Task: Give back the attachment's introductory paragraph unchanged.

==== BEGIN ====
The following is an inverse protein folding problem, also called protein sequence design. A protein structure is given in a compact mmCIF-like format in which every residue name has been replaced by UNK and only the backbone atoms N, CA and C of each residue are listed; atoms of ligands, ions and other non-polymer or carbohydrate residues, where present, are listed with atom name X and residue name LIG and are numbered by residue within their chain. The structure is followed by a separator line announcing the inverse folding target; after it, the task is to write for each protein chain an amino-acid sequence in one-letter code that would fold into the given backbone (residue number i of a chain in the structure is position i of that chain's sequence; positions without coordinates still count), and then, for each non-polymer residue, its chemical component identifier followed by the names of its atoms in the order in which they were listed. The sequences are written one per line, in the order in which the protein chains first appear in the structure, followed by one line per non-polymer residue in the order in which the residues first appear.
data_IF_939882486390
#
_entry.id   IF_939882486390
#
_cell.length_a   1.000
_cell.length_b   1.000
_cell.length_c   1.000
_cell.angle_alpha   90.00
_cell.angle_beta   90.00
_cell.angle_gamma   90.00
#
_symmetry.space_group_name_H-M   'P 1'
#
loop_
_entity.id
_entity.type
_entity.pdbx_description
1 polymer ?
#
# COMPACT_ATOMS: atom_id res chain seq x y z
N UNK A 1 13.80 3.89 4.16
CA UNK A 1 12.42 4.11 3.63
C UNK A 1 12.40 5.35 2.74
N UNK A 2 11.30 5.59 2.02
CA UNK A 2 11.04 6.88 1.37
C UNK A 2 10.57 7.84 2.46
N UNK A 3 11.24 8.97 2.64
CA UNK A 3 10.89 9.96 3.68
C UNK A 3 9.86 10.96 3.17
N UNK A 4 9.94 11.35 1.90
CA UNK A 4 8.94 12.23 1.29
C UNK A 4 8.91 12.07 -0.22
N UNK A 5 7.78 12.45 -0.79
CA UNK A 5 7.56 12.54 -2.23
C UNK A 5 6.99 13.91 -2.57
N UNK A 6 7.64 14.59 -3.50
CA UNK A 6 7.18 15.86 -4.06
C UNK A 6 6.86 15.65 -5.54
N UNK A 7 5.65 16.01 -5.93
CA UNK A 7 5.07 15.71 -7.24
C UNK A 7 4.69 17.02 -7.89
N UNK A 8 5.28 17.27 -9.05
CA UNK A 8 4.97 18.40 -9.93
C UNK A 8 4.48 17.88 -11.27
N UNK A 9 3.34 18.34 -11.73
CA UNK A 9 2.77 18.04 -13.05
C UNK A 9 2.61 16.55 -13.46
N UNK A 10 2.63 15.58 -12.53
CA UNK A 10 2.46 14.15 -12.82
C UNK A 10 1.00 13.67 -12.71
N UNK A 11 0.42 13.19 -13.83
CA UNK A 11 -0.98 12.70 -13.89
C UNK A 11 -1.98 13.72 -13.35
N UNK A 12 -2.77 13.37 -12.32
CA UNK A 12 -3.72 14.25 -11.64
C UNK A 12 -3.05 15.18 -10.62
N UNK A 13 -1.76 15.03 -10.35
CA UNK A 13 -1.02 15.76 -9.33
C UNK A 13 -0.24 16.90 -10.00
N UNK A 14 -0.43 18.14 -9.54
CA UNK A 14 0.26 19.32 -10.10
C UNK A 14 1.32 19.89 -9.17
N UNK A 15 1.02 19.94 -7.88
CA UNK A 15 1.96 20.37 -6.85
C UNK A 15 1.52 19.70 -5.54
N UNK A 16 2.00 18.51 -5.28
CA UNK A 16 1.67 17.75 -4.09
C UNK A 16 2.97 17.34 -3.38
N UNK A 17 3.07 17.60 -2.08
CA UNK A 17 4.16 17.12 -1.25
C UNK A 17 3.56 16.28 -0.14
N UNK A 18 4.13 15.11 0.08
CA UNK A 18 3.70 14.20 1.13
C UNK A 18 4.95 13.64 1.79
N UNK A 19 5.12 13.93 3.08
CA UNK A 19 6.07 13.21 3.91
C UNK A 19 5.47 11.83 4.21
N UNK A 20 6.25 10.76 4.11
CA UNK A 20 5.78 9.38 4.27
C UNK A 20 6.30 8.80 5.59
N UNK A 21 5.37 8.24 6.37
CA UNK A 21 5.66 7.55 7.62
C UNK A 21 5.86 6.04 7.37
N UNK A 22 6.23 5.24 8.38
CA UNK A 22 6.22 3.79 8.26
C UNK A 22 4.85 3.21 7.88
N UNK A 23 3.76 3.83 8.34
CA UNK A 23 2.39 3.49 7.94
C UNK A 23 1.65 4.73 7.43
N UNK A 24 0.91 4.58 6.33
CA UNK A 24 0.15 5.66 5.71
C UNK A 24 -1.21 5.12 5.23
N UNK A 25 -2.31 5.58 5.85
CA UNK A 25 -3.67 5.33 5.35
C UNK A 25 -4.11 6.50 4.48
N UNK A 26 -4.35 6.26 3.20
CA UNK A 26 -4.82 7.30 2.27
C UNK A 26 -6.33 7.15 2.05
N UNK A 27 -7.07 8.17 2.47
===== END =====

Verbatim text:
The following is an inverse protein folding problem, also called protein sequence design. A protein structure is given in a compact mmCIF-like format in which every residue name has been replaced by UNK and only the backbone atoms N, CA and C of each residue are listed; atoms of ligands, ions and other non-polymer or carbohydrate residues, where present, are listed with atom name X and residue name LIG and are numbered by residue within their chain. The structure is followed by a separator line announcing the inverse folding target; after it, the task is to write for each protein chain an amino-acid sequence in one-letter code that would fold into the given backbone (residue number i of a chain in the structure is position i of that chain's sequence; positions without coordinates still count), and then, for each non-polymer residue, its chemical component identifier followed by the names of its atoms in the order in which they were listed. The sequences are written one per line, in the order in which the protein chains first appear in the structure, followed by one line per non-polymer residue in the order in which the residues first appear.